For all his identification with us, Jesus is different. When Joshua and Elijah and Elisha arrive at Jordan, they are able to part the waters, as Moses parted the Red Sea. As Spong said somewhere, when Jesus arrives at Jordan, he parts not the waters, but the very heavens.
At the beginning of his public ministry, God is present again. There is a ringing endorsement, as they say. Not only does Jesus see the heavens opened and the spirit of God descending upon him, but the words he alone heard in Mark are spoken to all the crowd:
This is my Son, the Beloved, with whom I am well pleased.
The sheer weight of endorsement is perhaps not so obvious to our eyes. John Goldingay says dryly,
The words are not made up for the occasion: they are taken from the Old Testament.
Phrases from two or three Old Testament passages are combined ... 'This is my son' recalls Psalm 2:7. Psalm 2 is a king's testimony to the Lord's word to him.... he recalls the Lord's words of commission and assurance, 'You are my son, today I have begotten you.' ... 'My beloved, in whom! delight' recalls Isaiah 42:1. Isaiah 42:1-9 describes the role that the Lord's servant is expected to fulfil. The role is in some respects quite similar to the king's calling, but the portrait of the servant in Isaiah 40-55 makes it clear that this role is not fulfilled by what we normally see as the exercise of power, but by accepting affliction and paying a huge personal price for the restoration of relationships between God and man. It is this calling that God the Father places before Jesus.
... the middle phrase 'my son, my beloved' also recalls Genesis 22:2. In Genesis 22 God bids Abraham, 'Take your son, your only son Isaac, whom you love' and offer him as a burnt offering to the Lord. In the end this sacrifice is not exacted, but Abraham shows himself willing to make it. His action (and Isaac's implicit willingness to be sacrificed) made a deep impression on Israel, and the passage was a much pondered one among Jews of Jesus' day. ... Given its importance in Jesus' day, it probably also lies behind God the Father's words in Matthew 3:17: Jesus is the only Son whom he loves but whom he is willing to sacrifice for the sake of the world, and Jesus is called to imitate Isaac's availability.
The conversation between John and Jesus is fascinating. John Petty says
John is right, of course. Baptism was for sinners (3:6). If that's so, what's Jesus doing here? What John needs is to be baptized by Jesus--"with the Holy Spirit and with fire" (3:11)--not for Jesus to baptized, "confessing (his) sins."
John is right about that, but misunderstands the nature of God's mission. God's reign will not be about John's fiery images of judgment for sinners, but rather God's "full immersion" into the trials and tribulations of his people.
It’s a commonplace that the church had a problem with John baptising Jesus. The baptiser has seniority over the baptised! It's argued that John is made to show his subordinate position to Jesus by objecting to baptising him. Luke deals with the problem by not mentioning just who baptised Jesus (3:21) and John leaves the baptism out, having John the Baptist witness to the descent of the Spirit upon Jesus. (1:29ff)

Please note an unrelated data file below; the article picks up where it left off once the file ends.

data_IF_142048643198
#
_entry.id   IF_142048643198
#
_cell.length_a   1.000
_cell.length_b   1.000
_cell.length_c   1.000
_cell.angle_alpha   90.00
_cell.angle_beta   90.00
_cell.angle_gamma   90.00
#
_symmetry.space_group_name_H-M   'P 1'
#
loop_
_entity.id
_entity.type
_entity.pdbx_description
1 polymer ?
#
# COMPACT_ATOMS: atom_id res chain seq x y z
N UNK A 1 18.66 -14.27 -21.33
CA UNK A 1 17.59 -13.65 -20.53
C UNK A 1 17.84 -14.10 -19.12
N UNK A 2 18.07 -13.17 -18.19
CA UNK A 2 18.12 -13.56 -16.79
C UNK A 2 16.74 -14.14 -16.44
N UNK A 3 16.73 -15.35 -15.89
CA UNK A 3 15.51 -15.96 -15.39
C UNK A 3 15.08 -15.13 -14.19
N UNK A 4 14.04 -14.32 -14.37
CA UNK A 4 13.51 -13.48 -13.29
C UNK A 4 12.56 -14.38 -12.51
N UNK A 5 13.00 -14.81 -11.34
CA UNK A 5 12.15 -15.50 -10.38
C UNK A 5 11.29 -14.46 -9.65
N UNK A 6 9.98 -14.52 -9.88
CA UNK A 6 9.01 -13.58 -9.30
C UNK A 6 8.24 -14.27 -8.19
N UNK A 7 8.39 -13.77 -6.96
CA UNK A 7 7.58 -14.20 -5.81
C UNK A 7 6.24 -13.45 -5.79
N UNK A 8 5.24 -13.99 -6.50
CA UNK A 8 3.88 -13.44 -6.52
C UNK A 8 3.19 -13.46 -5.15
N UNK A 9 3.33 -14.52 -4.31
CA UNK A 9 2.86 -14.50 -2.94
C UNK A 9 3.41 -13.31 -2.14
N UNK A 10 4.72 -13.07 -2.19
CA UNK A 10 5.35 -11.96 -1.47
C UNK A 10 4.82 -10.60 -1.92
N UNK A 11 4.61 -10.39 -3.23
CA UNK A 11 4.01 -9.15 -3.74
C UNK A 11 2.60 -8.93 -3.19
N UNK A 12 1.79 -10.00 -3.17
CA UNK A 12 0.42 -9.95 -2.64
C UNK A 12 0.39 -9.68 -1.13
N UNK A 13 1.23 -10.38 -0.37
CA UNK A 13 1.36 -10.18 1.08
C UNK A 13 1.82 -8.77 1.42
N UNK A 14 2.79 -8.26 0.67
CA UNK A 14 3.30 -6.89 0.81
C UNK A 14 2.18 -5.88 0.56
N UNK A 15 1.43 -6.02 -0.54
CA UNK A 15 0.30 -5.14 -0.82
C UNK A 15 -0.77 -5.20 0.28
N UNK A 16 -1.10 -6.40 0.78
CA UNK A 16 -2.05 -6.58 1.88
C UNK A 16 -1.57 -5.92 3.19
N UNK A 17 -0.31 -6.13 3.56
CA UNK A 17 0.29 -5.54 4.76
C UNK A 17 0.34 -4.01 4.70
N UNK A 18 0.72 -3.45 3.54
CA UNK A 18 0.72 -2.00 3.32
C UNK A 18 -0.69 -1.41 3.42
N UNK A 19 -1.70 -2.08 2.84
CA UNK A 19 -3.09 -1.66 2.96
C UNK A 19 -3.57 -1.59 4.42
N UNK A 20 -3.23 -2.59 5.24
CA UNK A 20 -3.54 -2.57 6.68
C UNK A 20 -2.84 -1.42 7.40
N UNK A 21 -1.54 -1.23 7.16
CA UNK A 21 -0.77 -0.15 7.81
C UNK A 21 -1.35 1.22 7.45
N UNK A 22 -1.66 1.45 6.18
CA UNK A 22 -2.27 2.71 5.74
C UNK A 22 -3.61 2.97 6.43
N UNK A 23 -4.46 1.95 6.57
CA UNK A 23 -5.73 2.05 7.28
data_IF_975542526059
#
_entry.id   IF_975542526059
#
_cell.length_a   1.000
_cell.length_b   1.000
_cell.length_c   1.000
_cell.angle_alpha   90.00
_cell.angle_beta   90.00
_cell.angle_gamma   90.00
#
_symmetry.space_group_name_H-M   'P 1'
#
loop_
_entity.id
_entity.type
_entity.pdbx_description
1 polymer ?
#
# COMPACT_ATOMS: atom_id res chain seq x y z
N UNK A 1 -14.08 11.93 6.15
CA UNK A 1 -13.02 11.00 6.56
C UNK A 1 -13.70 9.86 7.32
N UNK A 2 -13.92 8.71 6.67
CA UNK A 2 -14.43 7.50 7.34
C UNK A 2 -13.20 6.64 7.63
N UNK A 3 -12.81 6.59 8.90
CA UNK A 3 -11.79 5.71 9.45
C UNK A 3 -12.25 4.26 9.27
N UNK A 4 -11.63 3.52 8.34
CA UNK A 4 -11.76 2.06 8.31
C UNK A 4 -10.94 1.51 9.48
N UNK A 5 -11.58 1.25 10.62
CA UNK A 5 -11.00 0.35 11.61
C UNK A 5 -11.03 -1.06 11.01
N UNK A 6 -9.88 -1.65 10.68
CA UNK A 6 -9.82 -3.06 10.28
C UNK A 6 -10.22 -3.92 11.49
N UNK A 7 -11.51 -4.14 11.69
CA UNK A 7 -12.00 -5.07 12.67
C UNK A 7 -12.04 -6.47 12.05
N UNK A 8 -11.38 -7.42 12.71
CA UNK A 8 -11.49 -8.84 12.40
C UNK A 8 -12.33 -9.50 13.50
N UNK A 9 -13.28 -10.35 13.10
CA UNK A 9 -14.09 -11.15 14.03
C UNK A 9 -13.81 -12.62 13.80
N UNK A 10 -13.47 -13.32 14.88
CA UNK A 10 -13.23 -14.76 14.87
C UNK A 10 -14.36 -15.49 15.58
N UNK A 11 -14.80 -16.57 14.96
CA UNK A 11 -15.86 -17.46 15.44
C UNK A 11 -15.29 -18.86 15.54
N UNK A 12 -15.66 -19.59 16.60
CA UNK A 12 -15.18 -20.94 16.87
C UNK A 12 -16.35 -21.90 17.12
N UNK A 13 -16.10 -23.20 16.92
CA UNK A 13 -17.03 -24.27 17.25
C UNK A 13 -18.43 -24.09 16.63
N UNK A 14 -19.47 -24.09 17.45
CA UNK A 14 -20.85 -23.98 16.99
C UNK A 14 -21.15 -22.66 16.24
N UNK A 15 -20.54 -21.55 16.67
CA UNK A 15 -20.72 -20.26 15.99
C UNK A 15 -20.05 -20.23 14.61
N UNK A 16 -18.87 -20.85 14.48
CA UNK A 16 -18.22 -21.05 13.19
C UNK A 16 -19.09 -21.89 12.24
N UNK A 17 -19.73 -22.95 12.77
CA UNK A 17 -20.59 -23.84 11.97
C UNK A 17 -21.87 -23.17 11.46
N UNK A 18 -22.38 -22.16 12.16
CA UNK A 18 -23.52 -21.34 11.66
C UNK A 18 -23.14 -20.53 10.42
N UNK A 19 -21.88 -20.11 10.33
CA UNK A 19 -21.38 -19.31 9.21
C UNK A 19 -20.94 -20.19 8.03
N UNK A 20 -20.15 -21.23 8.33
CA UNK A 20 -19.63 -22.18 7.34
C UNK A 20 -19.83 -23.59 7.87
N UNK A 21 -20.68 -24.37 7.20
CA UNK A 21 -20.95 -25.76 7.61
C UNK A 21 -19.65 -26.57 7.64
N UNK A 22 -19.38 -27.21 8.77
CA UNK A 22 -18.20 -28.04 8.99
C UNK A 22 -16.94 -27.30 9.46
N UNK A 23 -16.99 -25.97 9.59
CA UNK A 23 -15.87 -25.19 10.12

I read it that Matthew and Mark are much less worried. I’m not sure Matthew even saw a problem. For one, Jesus talks to John as confidante and equal- it is proper for us. He contradicts even the notion of hierarchy. Then Matthew takes the first words spoken by Jesus in the Gospel of Mark, (1:15) and makes them the first words of John (3:2) 2‘Repent, for the kingdom of heaven has come near.’
Jesus affirms and validates the ministry of John much more visibly than in the other gospels. Indeed one of the hallmarks of Matthew’s Jesus is somewhat contra John Petty’s statement that
John is right ... but misunderstands the nature of God's mission. God's reign will not be about John's fiery images of judgment for sinners, but rather God's "full immersion" into the trials and tribulations of his people.
We like to forget that the Jesus of Matthew is uncomfortably enthusiastic, we might say, about fiery images of judgement. Not only does he endorse John the Baptist's dire warnings of fire (3:7), he makes his own. A word search on “fire” in the gospels, shows Matthew’s Jesus making eight of these warnings, far more than in any other gospel.
Our modern sensibilities are offended by the notion of burning anyone, and by the notion of eternal punishment. We are also aware of the logical contradiction between such actions and a loving God. Such sensitivities are embarrassingly too often absent in people claiming to speak for God, and spreading something other than Good News. But perhaps the grim fierceness of Matthew can also be a corrective.
At the beginning I noted the first words of Jesus in this Gospel. Jesus’ first words are “it is proper for us in this way to fulfil all righteousness.” Position, status, birth, endowment, and calling, are no substitute for doing and being what God wants.
Sometimes we take the love of God for granted. However God might respond, and however loving God may be, there is no substitute for seeking to fulfil all righteousness, and I appreciate the reminder.
Andrew Prior Jan 5 2011
Direct Biblical quotations in this page are taken from The New Revised Standard Version Bible, copyright 1989, Division of Christian Education of the National Council of the Churches of Christ in the United States of America. Used by permission. All rights reserved.